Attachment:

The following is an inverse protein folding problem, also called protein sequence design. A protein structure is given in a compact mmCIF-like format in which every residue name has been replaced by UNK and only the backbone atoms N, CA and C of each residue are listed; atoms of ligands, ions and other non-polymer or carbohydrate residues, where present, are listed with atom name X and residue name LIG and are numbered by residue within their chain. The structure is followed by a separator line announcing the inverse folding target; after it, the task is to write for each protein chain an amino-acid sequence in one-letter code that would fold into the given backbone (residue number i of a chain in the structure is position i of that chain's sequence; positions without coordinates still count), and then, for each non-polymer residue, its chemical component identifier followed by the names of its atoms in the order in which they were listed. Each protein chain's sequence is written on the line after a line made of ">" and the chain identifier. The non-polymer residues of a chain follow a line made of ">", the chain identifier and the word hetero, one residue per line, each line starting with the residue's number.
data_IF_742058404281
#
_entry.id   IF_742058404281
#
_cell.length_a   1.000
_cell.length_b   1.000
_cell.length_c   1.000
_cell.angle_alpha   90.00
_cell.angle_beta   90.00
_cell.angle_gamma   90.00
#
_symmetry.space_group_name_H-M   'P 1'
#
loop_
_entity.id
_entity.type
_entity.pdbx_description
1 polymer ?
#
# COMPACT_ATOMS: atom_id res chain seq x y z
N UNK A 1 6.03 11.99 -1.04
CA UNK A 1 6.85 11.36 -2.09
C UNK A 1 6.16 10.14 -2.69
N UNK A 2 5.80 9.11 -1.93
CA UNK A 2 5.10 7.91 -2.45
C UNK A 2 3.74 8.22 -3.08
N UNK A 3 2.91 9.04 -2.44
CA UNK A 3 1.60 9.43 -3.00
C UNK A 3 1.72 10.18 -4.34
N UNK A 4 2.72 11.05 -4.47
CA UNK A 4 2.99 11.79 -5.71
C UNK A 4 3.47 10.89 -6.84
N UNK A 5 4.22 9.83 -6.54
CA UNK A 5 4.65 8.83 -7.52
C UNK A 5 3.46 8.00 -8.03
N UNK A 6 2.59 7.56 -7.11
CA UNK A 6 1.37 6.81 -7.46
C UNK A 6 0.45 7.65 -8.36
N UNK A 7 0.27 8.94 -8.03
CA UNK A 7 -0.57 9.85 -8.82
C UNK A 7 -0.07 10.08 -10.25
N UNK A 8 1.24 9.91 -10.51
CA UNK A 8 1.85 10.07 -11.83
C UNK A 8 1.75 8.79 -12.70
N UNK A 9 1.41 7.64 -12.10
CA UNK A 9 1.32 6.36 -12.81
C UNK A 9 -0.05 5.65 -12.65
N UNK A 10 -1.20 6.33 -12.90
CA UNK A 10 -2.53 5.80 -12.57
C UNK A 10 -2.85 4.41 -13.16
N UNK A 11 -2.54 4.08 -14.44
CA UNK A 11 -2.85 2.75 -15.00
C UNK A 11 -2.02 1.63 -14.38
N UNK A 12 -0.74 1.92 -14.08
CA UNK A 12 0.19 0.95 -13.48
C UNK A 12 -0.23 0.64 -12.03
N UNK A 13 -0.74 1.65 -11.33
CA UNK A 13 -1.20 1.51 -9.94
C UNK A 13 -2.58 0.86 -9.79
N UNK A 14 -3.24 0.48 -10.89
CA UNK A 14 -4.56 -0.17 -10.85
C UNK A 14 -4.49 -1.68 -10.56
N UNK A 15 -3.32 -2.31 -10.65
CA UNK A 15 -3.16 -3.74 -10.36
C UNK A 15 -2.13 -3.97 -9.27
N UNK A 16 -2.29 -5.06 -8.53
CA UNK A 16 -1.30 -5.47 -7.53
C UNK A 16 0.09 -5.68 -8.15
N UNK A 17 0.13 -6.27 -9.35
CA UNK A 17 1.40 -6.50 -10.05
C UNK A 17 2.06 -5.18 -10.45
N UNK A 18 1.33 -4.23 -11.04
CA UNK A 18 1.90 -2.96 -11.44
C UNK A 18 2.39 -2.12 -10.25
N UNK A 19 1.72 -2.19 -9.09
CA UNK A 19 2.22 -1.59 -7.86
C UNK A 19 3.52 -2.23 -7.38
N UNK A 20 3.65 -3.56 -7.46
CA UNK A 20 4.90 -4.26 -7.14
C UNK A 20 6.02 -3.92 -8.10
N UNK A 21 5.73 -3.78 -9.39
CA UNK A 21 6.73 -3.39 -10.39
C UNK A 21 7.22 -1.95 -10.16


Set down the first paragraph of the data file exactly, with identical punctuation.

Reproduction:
The following is an inverse protein folding problem, also called protein sequence design. A protein structure is given in a compact mmCIF-like format in which every residue name has been replaced by UNK and only the backbone atoms N, CA and C of each residue are listed; atoms of ligands, ions and other non-polymer or carbohydrate residues, where present, are listed with atom name X and residue name LIG and are numbered by residue within their chain. The structure is followed by a separator line announcing the inverse folding target; after it, the task is to write for each protein chain an amino-acid sequence in one-letter code that would fold into the given backbone (residue number i of a chain in the structure is position i of that chain's sequence; positions without coordinates still count), and then, for each non-polymer residue, its chemical component identifier followed by the names of its atoms in the order in which they were listed. Each protein chain's sequence is written on the line after a line made of ">" and the chain identifier. The non-polymer residues of a chain follow a line made of ">", the chain identifier and the word hetero, one residue per line, each line starting with the residue's number.